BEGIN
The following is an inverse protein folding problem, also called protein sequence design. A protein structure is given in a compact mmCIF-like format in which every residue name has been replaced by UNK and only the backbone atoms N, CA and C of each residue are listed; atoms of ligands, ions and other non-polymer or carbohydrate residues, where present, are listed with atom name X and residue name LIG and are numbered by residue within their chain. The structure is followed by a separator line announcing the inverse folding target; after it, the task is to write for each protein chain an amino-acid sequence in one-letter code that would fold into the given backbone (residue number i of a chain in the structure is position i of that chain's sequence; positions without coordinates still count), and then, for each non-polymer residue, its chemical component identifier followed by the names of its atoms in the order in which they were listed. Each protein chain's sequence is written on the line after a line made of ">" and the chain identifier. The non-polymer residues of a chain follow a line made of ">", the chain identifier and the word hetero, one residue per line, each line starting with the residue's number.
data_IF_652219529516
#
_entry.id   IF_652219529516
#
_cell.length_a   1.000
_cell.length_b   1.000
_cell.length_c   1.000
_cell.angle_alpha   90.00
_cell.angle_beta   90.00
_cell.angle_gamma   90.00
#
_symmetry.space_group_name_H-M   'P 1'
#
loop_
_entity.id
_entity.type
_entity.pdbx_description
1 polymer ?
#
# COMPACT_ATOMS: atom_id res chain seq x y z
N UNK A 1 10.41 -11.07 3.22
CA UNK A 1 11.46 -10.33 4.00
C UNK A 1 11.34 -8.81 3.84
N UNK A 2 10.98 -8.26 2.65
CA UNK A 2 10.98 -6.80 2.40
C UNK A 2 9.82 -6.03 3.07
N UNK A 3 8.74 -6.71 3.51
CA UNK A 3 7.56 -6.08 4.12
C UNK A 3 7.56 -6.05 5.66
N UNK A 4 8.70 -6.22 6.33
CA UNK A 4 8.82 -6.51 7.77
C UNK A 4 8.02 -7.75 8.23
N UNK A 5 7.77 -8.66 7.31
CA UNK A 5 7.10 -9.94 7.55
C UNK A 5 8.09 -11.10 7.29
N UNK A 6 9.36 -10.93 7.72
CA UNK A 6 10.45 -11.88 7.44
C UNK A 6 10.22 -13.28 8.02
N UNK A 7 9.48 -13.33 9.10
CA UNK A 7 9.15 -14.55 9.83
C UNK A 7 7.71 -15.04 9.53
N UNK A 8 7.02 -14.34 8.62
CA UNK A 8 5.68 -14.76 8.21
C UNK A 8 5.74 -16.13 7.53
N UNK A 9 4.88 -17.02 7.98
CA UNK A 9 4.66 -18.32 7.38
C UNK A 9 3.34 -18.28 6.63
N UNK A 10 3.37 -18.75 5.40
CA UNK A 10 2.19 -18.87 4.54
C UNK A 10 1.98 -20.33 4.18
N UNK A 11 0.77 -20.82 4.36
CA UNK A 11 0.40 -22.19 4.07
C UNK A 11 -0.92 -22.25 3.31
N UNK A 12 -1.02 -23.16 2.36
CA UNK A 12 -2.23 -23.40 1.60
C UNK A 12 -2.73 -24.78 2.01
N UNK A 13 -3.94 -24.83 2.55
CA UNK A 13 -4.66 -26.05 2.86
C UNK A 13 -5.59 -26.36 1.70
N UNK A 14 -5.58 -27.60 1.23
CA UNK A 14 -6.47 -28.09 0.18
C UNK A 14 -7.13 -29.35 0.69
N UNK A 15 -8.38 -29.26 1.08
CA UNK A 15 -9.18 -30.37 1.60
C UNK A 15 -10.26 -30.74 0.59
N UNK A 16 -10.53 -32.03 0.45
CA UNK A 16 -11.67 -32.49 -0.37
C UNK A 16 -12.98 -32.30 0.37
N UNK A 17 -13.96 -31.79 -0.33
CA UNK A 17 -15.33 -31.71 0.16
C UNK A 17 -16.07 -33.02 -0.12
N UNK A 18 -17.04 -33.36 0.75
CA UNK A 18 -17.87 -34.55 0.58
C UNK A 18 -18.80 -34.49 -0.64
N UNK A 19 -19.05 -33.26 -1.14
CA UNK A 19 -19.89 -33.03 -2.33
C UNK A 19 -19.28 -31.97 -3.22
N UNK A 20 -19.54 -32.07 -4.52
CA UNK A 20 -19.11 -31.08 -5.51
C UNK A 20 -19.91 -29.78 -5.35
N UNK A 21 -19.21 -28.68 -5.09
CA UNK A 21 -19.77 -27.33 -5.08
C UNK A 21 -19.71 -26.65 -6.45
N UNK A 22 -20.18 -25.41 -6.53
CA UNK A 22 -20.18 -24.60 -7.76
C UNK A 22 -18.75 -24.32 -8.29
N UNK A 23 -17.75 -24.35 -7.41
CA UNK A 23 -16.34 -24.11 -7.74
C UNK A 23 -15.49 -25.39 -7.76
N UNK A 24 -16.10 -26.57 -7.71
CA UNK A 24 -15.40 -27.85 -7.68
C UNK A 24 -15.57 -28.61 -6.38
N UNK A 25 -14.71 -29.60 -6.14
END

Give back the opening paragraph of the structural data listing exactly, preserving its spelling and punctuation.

The following is an inverse protein folding problem, also called protein sequence design. A protein structure is given in a compact mmCIF-like format in which every residue name has been replaced by UNK and only the backbone atoms N, CA and C of each residue are listed; atoms of ligands, ions and other non-polymer or carbohydrate residues, where present, are listed with atom name X and residue name LIG and are numbered by residue within their chain. The structure is followed by a separator line announcing the inverse folding target; after it, the task is to write for each protein chain an amino-acid sequence in one-letter code that would fold into the given backbone (residue number i of a chain in the structure is position i of that chain's sequence; positions without coordinates still count), and then, for each non-polymer residue, its chemical component identifier followed by the names of its atoms in the order in which they were listed. Each protein chain's sequence is written on the line after a line made of ">" and the chain identifier. The non-polymer residues of a chain follow a line made of ">", the chain identifier and the word hetero, one residue per line, each line starting with the residue's number.